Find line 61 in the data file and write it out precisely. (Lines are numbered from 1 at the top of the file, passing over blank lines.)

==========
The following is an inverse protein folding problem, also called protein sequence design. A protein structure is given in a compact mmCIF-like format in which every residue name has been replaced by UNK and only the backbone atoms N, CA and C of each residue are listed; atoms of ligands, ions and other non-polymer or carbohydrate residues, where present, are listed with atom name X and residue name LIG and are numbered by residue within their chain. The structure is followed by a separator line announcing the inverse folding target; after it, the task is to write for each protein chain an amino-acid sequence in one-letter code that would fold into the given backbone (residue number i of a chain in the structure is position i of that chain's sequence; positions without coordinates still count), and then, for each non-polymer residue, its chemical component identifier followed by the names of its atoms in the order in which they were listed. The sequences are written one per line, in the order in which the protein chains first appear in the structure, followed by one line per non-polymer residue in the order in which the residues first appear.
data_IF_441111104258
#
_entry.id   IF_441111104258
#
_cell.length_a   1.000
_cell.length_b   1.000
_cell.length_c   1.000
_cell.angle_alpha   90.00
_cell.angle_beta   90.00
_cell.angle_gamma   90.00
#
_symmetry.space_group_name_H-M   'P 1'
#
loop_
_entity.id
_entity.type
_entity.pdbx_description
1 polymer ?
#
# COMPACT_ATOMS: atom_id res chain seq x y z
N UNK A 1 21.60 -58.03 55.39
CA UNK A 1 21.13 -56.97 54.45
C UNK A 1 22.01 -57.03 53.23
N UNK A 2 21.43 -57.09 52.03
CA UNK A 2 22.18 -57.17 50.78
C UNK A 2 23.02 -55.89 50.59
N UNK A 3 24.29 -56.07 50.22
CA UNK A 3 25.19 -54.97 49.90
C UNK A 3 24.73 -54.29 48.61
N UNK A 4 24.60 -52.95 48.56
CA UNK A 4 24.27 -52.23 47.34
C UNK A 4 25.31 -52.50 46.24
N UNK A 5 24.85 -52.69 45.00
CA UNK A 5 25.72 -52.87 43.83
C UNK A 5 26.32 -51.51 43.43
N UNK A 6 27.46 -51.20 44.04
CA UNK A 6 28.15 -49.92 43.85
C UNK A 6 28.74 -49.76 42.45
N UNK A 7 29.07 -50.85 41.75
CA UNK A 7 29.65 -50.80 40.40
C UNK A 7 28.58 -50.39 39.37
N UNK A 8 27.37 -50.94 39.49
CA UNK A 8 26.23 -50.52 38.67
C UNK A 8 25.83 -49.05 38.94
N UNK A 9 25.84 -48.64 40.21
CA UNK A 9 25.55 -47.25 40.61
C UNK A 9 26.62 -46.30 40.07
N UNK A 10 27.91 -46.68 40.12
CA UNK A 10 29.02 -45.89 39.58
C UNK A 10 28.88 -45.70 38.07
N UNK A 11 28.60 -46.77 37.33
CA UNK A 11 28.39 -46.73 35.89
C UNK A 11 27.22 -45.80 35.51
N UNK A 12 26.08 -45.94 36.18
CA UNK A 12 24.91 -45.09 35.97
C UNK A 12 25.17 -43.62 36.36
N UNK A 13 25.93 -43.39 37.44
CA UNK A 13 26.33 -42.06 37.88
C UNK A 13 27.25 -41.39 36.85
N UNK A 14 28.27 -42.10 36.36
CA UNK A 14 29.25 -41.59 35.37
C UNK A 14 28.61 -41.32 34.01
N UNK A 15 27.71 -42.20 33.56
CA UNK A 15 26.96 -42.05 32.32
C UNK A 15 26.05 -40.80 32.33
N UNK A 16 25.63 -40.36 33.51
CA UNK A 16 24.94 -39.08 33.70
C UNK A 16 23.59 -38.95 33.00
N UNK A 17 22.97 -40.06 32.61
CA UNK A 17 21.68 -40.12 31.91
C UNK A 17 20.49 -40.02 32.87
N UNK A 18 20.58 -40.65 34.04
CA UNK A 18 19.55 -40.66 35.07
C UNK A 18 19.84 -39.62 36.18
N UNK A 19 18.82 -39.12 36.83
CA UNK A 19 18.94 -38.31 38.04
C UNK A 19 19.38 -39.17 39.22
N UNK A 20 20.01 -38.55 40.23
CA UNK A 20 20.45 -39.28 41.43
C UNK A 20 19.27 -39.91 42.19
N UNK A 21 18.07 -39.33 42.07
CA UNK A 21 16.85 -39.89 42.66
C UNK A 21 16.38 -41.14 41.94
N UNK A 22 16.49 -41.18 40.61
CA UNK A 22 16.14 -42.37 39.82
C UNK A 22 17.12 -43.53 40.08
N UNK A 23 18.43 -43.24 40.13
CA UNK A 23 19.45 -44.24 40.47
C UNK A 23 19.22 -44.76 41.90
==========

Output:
N UNK A 14 28.27 -42.10 36.36